Editor's note: Updated with more information, including names of Christina Lake couple.
Christina Lake residents Ronald (74) and Jacqueline Jean Legare (71) are dead after a tubing accident at Cascade Falls, along the Kettle River on Saturday afternoon.
A resident of Scotland, 50, who was visiting the area, is still missing and presumed dead but his name has not yet been released by the B.C. Coroners Service.
"Our air search of the river, right down to the U.S. border, turned up negatively. I ran it with the pilot about five times and (the body) is definitely not in the river," Grand Forks RCMP's Staff Sgt. Jim Harrison told the Grand Forks Gazette on Monday.
"We're quite convinced at this point that the body's trapped in the falls. Our experience in the past has been that the bodies resurface after a couple of days or anywhere up to a week. We'll be maintaining a vigil on the falls to see if, in fact, that does occur and we'll recover the body," he said.
Some of the Scottish resident's next of kin have been notified, according the coroners service.
The three were part of a group that was tubing in the area on Saturday and were witnessed being swept into Cascade Canyon.
"At 4:51 p.m. (July 28) our OCC (operational communications centre) in Kelowna received an emergency call from emergency health services," Harrison said on Saturday night.
"Apparently a party of 13 people were tubing on the Kettle River when they were caught up in the current under the Trestle Bridge and three of the party of 13 went over the Cascade Falls."
Harrison said that initially on Saturday, crews located Ronald Legare's body and later in the evening, found the body of his wife, in a pool between the two falls – she was wearing a life-jacket.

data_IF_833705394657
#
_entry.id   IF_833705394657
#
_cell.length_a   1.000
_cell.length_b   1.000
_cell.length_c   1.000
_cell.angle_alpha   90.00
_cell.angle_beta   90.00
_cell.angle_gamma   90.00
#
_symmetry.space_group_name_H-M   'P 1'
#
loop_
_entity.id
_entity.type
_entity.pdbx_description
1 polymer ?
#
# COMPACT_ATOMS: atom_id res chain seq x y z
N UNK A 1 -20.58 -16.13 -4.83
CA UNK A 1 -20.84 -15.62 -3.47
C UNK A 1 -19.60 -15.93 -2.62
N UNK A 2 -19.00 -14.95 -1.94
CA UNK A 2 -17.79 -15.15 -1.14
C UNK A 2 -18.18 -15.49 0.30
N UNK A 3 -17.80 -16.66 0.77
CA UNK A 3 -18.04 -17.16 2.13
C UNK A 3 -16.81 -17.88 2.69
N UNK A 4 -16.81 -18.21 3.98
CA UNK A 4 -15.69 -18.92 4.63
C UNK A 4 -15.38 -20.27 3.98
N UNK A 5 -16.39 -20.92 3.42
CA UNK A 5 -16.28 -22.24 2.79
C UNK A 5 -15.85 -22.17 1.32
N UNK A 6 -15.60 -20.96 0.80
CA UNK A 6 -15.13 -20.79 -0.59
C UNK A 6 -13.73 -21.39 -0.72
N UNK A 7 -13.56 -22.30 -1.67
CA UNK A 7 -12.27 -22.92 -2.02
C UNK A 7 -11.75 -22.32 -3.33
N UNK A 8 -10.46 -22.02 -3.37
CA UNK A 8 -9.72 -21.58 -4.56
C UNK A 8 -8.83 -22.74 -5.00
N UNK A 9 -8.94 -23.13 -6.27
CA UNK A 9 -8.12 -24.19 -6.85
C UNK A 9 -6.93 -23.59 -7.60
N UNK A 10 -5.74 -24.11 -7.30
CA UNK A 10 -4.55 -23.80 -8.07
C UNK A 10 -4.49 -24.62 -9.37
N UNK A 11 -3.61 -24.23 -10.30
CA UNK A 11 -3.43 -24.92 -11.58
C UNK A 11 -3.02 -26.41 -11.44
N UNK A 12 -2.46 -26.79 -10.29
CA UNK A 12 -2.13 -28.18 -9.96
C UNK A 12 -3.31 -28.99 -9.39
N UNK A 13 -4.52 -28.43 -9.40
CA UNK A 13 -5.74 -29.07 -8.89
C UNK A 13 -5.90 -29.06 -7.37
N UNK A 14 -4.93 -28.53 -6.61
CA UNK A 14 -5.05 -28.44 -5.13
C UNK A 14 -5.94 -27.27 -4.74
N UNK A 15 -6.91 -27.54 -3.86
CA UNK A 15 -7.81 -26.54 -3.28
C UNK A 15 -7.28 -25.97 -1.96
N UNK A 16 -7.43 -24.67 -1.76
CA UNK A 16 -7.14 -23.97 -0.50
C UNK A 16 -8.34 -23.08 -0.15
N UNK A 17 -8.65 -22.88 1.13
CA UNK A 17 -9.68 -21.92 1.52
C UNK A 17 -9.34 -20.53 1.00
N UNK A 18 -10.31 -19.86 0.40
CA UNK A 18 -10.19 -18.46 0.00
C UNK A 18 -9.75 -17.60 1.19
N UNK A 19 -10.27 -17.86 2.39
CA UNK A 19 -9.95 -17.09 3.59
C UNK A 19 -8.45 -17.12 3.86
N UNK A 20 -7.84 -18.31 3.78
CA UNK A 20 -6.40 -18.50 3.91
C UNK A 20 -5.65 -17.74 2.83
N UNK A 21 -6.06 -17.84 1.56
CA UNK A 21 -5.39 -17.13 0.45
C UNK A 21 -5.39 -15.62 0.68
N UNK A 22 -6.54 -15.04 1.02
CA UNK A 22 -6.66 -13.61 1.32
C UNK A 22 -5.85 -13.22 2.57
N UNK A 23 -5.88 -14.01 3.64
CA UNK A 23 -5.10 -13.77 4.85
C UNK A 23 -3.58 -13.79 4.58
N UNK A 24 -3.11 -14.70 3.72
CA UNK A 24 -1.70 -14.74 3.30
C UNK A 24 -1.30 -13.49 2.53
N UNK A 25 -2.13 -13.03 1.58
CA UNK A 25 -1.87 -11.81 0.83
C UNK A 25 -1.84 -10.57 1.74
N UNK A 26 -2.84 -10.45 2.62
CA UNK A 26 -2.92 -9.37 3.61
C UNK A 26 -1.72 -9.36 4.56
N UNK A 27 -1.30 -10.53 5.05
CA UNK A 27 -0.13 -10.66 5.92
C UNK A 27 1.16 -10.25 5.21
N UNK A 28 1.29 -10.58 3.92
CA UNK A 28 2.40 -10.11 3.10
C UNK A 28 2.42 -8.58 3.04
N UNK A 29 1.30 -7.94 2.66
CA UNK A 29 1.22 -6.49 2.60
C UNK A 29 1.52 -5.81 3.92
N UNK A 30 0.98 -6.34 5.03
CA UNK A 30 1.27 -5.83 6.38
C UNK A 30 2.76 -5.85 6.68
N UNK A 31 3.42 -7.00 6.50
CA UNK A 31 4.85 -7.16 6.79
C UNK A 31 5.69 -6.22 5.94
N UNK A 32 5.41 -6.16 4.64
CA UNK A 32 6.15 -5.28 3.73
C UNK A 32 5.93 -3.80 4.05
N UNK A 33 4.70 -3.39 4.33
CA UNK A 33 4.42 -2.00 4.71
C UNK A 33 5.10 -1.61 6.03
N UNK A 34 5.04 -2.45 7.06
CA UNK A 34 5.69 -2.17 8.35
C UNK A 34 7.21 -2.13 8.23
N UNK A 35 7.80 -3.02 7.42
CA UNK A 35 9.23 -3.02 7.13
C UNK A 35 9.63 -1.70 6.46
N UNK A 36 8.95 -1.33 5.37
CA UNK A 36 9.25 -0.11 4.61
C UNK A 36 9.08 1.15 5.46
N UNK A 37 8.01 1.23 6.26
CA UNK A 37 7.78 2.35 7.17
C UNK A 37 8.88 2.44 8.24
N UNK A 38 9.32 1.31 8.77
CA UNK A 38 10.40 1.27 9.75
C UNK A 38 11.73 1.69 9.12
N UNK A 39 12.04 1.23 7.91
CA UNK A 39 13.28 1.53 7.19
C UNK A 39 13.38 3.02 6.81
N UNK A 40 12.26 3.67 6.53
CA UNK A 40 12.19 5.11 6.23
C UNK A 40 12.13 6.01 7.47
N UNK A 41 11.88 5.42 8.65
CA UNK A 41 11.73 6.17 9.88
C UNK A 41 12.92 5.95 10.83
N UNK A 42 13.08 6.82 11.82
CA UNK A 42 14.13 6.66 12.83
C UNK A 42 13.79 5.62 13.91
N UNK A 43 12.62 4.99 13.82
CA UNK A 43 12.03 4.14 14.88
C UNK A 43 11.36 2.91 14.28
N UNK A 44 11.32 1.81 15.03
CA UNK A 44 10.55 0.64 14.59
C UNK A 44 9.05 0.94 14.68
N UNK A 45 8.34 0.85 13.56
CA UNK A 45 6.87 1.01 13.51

Her body could not be recovered Saturday night due to darkness but it was extricated on Sunday with the use of a search and rescue helicopter, Harrison said.
The aforementioned Grand Forks Search and Rescue team and the Christina Lake Fire Department assisted police with the search and according to Barry Savitskoff, Grand Forks Search and Rescue manager, additional help was called in on Sunday from the RCMP and the Provincial Emergency Program (PEP) from other areas of the province – Nelson, Columbia Valley and Castlegar.
Savitskoff said that on Sunday, PEP swift water techs patrolled the water while two teams patrolled the canyon near the falls.
Harrison said an RCMP helicopter was also used Sunday morning to patrol the river.
A witness at the scene reported seeing people recovering a body from the water and performing CPR earlier Saturday afternoon but Savitskoff said the stories about the events leading up to, and directly after the tragedy, are constantly changing.
"We have so many stories. It changes every hour around here," he said.
"The only thing we can see are some poor choices were made," Christina Lake Fire Chief Ken Gresley-Jones explained. "When you're talking about those falls, it's just not something to play with."
There were heavy rains that led to a flood watch in early-June and the Kettle River seems higher than usual according to Savitskoff.
"It's very, very high right now. I figure it's about five to six feet (about 1.52 to 1.83 metres) higher," he said, adding that the river conditions become more treacherous in situations like that.
The BC Coroners Service continues to investigate the deaths.